A Primer on Advocacy for the Hematology Trainee
The problems are always the same; you witness similar roadblocks over and over. Your patient cannot afford her prescriptions or can’t get the treatment that may save her life because her insurance refused to pay for it. A patient lost his health insurance because he lost his job, even though he lost his job because he was sick. Or, her child has a fatal disorder for which research to find a cure has been chronically underfunded. Or, your patient’s complex medical management has been repeatedly complicated by unstable housing. No matter the area of medicine one practices, the needs of our patients always extend far beyond what can be fixed with a prescription or a visit to the clinic. As a result, the need for physician and scientist advocates is greater than ever, especially in hematology. With increasingly complex and expensive medical treatments and technologies continually being added to the hematology toolbox, the urgency of physicians and scientists to become involved in advocacy has grown.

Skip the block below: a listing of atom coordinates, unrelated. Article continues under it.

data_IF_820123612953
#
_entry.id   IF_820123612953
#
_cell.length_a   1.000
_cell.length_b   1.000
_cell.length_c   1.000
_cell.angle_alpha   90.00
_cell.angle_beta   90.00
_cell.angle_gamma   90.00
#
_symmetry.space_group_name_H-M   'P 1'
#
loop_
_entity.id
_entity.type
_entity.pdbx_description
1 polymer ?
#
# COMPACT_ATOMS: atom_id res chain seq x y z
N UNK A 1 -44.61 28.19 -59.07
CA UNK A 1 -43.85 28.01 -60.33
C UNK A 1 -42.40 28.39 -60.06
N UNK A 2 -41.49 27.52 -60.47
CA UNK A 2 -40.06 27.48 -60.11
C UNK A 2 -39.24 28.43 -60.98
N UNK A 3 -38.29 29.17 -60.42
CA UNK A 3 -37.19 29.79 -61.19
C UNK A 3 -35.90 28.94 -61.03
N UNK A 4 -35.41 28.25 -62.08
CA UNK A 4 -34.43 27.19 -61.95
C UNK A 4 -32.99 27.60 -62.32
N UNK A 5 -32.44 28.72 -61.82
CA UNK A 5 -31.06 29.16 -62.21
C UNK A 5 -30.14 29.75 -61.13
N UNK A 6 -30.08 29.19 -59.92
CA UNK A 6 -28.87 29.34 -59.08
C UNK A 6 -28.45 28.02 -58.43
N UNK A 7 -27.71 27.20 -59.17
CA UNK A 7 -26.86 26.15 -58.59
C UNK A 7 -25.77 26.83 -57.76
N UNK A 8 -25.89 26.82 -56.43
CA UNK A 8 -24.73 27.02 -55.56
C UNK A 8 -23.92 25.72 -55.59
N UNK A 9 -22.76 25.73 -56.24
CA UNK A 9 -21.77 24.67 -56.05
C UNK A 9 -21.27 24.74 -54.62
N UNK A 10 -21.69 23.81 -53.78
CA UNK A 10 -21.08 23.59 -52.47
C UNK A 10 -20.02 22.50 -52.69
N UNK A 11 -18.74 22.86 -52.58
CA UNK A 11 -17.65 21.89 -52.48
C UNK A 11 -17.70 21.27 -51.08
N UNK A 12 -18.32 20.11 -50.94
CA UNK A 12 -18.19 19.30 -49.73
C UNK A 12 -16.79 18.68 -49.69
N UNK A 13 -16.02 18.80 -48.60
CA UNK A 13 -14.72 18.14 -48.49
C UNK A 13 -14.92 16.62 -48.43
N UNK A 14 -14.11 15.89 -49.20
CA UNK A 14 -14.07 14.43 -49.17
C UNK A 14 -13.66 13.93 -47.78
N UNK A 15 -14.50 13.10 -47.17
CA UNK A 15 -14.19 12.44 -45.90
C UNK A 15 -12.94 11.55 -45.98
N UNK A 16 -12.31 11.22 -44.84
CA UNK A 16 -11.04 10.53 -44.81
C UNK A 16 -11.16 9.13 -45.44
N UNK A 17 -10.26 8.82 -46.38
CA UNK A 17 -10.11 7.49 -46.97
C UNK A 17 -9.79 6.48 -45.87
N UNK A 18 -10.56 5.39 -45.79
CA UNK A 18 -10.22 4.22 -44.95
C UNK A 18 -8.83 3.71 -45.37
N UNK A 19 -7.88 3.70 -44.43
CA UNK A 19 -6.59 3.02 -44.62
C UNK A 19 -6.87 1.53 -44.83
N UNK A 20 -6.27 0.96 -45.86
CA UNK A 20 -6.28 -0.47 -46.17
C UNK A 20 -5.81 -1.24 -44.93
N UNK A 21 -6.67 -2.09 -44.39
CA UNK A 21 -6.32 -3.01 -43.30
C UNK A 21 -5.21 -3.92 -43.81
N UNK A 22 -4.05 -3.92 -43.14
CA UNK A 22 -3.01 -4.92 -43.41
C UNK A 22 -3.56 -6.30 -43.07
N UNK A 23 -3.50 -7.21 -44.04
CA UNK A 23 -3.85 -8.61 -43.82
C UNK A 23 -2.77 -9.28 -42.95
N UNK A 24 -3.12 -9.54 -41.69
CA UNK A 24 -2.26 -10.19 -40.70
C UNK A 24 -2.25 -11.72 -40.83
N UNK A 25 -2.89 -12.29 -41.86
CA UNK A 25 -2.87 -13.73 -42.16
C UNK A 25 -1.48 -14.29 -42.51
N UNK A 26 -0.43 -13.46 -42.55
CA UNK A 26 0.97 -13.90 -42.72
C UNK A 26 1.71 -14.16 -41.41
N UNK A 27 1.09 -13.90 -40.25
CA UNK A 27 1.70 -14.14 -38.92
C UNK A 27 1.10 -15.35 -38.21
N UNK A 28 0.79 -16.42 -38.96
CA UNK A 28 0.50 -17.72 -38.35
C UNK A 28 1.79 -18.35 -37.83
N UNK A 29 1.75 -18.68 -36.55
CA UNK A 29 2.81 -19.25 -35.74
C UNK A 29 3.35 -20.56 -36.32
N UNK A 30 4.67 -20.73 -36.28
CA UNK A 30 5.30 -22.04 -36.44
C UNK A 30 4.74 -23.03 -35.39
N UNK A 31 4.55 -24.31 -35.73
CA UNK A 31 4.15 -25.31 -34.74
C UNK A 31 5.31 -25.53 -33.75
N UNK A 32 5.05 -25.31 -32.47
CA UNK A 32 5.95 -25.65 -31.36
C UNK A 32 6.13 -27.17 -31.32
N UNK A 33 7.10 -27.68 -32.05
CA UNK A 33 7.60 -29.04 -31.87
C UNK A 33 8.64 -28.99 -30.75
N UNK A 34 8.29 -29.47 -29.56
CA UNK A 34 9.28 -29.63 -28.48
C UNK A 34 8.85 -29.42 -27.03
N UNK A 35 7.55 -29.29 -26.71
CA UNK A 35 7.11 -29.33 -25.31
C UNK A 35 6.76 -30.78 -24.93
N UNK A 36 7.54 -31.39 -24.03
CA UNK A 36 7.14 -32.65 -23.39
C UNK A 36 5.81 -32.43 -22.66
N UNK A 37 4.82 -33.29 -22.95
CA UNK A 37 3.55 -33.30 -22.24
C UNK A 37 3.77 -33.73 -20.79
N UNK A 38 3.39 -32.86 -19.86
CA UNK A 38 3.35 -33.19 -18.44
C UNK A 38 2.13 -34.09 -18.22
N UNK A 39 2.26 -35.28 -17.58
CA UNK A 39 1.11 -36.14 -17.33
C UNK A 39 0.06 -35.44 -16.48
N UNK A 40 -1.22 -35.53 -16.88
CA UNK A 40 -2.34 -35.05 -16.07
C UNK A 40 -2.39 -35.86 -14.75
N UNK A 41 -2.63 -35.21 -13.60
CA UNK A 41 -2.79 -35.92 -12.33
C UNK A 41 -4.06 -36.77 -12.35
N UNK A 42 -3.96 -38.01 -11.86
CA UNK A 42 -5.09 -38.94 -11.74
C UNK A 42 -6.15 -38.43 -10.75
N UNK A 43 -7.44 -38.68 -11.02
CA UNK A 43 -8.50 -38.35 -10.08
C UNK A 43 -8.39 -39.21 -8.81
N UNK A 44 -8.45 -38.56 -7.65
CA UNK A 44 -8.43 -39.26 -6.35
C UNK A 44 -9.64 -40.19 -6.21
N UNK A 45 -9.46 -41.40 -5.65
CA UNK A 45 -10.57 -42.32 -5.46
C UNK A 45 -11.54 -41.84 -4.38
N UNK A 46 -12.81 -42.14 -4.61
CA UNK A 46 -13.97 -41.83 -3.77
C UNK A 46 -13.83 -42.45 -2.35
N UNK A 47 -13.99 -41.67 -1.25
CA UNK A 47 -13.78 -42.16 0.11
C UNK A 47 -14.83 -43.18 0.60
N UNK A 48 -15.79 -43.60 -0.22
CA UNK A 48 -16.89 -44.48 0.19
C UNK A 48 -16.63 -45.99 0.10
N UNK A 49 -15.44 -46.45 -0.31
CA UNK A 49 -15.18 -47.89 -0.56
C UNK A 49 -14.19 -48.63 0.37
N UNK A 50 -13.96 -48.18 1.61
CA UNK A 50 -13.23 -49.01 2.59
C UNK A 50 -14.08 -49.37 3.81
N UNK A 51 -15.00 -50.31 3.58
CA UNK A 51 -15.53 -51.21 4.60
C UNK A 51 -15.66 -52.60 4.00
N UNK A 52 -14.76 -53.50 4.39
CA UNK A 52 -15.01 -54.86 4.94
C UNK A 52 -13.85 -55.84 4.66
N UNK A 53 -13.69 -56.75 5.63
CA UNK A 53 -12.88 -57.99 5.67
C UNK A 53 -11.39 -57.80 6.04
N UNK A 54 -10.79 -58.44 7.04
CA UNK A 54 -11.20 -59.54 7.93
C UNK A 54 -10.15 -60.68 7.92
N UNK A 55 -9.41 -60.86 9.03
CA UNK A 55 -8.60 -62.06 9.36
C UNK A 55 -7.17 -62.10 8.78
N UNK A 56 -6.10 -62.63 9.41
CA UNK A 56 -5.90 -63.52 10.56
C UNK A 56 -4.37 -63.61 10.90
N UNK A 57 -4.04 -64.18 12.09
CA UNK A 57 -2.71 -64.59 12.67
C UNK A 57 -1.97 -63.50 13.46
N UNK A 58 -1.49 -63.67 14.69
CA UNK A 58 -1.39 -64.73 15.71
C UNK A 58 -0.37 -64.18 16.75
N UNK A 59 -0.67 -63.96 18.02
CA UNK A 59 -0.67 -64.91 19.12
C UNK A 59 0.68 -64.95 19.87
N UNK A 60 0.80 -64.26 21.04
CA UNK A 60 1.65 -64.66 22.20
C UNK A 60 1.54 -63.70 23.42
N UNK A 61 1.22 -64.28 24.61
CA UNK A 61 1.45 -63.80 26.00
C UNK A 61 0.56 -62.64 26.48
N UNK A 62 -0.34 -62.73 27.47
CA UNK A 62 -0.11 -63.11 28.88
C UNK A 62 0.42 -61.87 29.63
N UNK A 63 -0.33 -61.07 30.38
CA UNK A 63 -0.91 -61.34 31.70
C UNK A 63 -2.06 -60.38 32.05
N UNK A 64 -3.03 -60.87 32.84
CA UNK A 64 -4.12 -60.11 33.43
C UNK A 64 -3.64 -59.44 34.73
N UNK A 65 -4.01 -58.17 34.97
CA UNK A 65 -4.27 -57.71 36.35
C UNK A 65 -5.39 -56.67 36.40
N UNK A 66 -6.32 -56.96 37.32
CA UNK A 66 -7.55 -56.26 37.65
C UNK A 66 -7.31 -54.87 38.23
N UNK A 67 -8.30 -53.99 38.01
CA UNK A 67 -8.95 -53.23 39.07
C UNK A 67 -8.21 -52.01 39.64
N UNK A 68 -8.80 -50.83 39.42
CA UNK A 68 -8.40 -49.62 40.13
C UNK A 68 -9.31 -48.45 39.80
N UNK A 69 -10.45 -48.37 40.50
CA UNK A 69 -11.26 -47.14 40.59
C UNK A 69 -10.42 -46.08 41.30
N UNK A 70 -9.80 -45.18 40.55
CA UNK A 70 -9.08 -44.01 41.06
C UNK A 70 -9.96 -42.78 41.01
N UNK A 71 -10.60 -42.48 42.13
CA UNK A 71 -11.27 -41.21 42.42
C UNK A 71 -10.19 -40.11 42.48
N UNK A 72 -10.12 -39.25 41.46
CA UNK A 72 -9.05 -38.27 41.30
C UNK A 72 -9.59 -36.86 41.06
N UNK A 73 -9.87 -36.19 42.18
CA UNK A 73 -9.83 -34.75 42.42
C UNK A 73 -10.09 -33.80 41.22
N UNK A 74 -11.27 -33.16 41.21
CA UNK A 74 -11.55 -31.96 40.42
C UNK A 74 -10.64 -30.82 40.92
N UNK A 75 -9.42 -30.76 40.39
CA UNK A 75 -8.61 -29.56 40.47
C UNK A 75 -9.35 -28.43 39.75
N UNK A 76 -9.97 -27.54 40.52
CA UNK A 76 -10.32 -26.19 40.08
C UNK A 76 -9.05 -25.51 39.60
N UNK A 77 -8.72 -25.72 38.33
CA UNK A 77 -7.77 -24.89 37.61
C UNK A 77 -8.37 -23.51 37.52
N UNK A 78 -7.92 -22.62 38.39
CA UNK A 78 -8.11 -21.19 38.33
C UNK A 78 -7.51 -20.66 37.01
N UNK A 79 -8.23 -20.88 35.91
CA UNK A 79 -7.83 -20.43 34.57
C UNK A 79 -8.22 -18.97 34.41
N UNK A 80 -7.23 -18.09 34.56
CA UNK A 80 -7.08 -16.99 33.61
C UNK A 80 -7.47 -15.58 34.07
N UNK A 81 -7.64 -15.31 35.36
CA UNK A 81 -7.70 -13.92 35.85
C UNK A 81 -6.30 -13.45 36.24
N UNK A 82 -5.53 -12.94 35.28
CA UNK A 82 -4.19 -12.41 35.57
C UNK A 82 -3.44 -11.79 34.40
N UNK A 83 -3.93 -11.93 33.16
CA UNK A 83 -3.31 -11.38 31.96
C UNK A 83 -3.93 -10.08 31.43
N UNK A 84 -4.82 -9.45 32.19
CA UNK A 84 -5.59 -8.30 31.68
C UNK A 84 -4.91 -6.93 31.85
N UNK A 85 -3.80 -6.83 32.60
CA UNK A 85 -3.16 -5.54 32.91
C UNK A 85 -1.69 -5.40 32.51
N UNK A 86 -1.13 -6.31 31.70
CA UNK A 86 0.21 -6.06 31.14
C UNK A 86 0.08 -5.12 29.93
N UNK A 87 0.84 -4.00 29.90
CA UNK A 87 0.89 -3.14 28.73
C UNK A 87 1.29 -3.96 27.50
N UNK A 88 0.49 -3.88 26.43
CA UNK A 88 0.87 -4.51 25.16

Trainees may feel that there is little room for them in this space, and that advocacy work is best suited to more senior hematologists with more significant clinical or research experience and broader networks. Yet, the first and most critical step of advocacy is the identification of a problem, and there is no faster way to uncover the inefficiencies and shortcomings in our current health care system than to be directly involved in patient care. As the “boots on the ground” in many inpatient and outpatient care settings, trainees are uniquely positioned to lay a foundation for advocacy work.
In this article, we discuss the most important components of advocacy work as physicians and scientists, and especially as trainees. We provide a roadmap for getting involved and prompting the positive changes you want to see for your patients as you embark on building your career in hematology.
What is advocacy in hematology?
An advocate is a person who, after identification of a problem, works to ameliorate it by raising awareness, demanding action, and generating solutions. As the individuals most familiar with the ways that real people access health care, as well as the ways in which people can fall through the cracks in the system, physician advocates have played a major role in the development of health policy, health care reform, pharmaceutical regulation, and public health programs. Physicians may choose to take up any issue that affects patients, their families, professional colleagues, or the health of the general public. Advocacy issues often fall into one of the following categories: research and disease-specific issues, health services, public health, ethics and social justice, laws and their interpretation, practice models and funding, and medical education.